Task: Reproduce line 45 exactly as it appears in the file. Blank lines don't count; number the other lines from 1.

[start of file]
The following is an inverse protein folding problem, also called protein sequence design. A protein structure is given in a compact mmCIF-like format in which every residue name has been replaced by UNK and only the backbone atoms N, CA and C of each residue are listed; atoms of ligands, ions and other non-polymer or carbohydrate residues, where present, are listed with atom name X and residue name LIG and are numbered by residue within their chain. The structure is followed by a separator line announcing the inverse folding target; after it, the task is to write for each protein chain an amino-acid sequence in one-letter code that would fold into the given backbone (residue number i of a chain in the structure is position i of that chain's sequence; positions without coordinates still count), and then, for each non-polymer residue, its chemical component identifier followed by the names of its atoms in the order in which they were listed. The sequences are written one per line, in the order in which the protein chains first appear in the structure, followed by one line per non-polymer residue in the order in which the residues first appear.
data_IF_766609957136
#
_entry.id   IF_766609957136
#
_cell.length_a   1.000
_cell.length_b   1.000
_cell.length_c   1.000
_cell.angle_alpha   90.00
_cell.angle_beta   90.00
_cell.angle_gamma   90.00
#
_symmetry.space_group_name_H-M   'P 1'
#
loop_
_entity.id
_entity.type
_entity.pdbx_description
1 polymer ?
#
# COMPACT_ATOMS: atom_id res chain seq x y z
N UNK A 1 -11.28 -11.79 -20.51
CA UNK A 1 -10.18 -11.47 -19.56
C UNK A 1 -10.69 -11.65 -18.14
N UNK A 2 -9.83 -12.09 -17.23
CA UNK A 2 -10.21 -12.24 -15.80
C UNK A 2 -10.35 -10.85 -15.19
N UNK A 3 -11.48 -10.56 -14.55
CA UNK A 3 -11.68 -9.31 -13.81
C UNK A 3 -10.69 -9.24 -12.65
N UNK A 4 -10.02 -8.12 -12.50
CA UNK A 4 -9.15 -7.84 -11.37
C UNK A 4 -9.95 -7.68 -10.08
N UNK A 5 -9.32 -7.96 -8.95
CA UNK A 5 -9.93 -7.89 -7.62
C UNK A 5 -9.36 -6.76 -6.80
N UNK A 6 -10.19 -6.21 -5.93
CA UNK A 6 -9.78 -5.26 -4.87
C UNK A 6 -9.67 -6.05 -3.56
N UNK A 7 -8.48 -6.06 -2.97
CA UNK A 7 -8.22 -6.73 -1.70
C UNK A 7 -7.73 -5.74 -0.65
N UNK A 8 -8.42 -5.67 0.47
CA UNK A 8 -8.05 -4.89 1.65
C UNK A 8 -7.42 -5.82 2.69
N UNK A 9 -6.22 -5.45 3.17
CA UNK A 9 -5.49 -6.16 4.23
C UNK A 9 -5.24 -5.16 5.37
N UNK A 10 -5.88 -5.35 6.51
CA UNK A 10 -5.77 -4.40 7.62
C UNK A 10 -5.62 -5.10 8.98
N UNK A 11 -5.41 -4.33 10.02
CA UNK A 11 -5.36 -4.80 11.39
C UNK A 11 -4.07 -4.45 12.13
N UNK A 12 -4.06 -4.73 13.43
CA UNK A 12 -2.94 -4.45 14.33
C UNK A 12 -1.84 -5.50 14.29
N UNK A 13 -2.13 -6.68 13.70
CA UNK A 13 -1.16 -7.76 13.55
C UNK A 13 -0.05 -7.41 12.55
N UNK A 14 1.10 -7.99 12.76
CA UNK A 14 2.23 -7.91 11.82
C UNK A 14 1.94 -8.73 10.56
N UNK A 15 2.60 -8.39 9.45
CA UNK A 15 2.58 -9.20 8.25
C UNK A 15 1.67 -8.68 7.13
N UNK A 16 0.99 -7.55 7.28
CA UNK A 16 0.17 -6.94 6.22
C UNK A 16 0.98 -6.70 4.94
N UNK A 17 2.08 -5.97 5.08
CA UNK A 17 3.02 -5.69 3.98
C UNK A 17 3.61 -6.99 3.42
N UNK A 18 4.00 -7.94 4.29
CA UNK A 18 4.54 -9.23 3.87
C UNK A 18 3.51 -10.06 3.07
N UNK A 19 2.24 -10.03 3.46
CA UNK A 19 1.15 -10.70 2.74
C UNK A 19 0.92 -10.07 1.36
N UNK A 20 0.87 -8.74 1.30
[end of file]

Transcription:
C UNK A 8 -7.42 -5.82 2.69